Facts about the Orcas fire levy | Opinion

by Danny Weibling

President L3911, San Juan Professional Firefighters

As President of San Juan Professional Firefighters Local 3911 (Local), I want to write a factual statement to the public about the upcoming levy. I intend not to incite fear or create animosity but to present facts. I have only worked on Orcas Island for over a year, but I believe a fresh perspective is beneficial. I acknowledge this could come across as biased as I am employed by Orcas Island Fire and Rescue, but I intend to be neutral in writing this.

Our relationship as a Local with the OIFR administration and commissioners is strong. And while I was not here during the past turmoil, I am happy to say that a lot of mending has occurred between all parties. This is due to both sides working together. I have been a professional paramedic and firefighter for over 20 years, and I have never seen this sort of a working relationship between labor and management ever in my career.

Here are the reasons we need to have the fire levy lid lift and subsequent increase in revenue:

1. We need more than the current rate and revenue from the fire levy to keep our current staffing level. If a lid lift is not passed, OIFR cannot afford to maintain the current staffing level. From a general perspective, the staffing level at OIFR is lower than what you would normally find at any other fire department. The levy revenue is only allowed a yearly increase of 1%, which doesn’t come even close to cost changes from inflation. Initiative 747 has created this problem for all fire departments in the state.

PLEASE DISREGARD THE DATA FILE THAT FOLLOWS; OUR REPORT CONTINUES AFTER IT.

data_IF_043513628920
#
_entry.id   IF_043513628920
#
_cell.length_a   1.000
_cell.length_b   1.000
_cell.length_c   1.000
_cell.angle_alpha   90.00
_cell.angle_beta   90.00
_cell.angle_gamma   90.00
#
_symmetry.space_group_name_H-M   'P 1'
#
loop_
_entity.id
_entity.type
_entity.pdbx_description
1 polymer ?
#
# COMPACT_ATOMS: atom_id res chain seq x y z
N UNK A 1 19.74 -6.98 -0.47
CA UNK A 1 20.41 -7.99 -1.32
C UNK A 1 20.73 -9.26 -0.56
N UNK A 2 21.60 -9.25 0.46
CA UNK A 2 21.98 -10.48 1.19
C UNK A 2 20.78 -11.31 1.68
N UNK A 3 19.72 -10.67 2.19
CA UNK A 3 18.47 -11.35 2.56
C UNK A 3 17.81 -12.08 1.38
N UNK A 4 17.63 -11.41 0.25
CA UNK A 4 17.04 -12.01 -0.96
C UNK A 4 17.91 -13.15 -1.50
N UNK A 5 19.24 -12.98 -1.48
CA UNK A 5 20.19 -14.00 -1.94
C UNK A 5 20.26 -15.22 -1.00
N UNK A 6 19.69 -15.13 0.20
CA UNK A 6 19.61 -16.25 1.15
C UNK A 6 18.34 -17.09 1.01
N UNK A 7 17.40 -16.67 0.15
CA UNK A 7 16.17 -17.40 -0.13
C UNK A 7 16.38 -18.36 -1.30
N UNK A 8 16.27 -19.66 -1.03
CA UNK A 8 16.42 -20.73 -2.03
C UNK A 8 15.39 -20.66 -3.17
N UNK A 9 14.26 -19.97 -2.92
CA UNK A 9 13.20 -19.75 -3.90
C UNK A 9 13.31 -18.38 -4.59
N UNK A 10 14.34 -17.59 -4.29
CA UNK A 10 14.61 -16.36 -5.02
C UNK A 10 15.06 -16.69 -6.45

2. Our apparatus fleet is in desperate need of replacement. OIFR has done a wonderful job of budgeting with what funds are currently available, but we are at a point where we need to have funding for a replacement plan.

3. If the levy is not passed, many tough decisions will need to be made due to a lack of funding. These will include layoffs of full-time staff, including the 24/7 duty crew who respond to emergencies when 911 is called. The current apparatus fleet will not be replaced or adequately maintained, and stations will be shut down. We need full-time staff because our volunteers are only sometimes available. They also have full-time employment, families and other things going on in their lives.

4. If layoffs occur, there is a potential that Advanced Life Support services will be affected. What does this mean? A paramedic is an ALS provider and can administer lifesaving medications and perform lifesaving procedures. I am afraid of the ramifications of disrupting or terminating these services. Due to minimal medical services (i.e., no hospital emergency room), no ALS services on this island could have catastrophic effects.

I hope you will keep an open mind about this upcoming levy vote. While I am not being asked to pay more money in property taxes because I do not own property here, I care about this community where I serve. The people I have met on this island are kind, compassionate, and caring. I see what brings folks here to belong to a community that cares.